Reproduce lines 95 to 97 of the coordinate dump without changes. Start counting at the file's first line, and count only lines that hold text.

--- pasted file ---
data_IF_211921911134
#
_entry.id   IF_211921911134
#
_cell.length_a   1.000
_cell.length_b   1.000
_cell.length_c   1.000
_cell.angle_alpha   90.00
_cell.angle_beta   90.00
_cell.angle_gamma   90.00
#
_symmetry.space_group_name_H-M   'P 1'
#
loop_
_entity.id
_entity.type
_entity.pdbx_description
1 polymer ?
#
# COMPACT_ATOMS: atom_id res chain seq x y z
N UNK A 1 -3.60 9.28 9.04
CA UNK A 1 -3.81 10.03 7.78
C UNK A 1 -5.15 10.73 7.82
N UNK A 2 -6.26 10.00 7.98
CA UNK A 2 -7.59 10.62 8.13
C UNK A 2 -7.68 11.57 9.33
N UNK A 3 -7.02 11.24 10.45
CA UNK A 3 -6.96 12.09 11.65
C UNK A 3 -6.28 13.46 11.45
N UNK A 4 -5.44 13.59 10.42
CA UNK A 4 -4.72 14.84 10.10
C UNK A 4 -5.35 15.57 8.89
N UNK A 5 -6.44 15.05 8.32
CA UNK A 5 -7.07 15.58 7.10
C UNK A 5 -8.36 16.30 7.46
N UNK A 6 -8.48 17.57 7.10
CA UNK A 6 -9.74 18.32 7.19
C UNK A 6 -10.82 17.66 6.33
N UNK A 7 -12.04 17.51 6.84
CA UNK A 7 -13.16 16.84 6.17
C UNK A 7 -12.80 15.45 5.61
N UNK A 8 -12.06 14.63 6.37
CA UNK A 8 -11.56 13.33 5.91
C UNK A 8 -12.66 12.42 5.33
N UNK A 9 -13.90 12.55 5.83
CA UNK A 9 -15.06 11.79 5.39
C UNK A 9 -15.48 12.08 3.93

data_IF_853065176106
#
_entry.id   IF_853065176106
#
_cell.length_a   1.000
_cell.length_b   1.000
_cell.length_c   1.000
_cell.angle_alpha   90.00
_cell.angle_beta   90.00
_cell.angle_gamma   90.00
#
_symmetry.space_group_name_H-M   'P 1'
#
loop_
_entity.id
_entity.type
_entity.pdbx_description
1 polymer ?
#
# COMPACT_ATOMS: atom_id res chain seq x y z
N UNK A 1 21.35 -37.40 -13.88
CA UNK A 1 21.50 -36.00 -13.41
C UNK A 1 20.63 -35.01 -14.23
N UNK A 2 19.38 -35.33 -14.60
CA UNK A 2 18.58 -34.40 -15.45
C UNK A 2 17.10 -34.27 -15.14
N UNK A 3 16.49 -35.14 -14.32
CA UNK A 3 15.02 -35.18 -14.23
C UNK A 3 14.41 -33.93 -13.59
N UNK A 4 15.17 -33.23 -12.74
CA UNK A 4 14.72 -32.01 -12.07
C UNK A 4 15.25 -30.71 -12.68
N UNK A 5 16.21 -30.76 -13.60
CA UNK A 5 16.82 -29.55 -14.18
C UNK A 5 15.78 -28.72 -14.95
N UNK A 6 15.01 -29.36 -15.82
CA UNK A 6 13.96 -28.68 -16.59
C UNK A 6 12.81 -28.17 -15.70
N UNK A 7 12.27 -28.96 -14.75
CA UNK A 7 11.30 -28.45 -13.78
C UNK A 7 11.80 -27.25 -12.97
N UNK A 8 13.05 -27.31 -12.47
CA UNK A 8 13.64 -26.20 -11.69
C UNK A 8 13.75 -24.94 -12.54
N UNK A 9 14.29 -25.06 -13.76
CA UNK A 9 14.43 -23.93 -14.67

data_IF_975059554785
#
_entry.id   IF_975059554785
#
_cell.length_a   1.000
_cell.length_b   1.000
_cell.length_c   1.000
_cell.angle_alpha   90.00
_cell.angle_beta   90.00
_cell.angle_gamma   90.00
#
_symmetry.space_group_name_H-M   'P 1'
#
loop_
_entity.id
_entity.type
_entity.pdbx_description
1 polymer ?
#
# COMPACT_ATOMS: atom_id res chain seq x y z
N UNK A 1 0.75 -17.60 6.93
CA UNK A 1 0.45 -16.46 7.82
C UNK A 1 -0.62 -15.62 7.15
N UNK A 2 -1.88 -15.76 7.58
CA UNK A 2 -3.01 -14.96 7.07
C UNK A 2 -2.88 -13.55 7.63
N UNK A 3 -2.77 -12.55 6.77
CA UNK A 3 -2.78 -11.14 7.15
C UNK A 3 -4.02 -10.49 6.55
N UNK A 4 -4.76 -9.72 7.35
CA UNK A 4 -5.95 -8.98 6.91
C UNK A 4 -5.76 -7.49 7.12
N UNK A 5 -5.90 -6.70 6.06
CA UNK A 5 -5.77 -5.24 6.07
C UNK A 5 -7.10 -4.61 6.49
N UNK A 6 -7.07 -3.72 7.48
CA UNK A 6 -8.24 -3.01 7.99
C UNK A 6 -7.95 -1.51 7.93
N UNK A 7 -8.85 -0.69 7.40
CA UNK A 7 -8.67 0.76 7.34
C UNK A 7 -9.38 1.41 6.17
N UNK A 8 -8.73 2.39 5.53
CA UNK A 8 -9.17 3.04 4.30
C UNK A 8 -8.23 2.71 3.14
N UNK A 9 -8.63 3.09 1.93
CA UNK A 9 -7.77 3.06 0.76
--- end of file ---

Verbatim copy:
#
_entry.id   IF_975059554785
#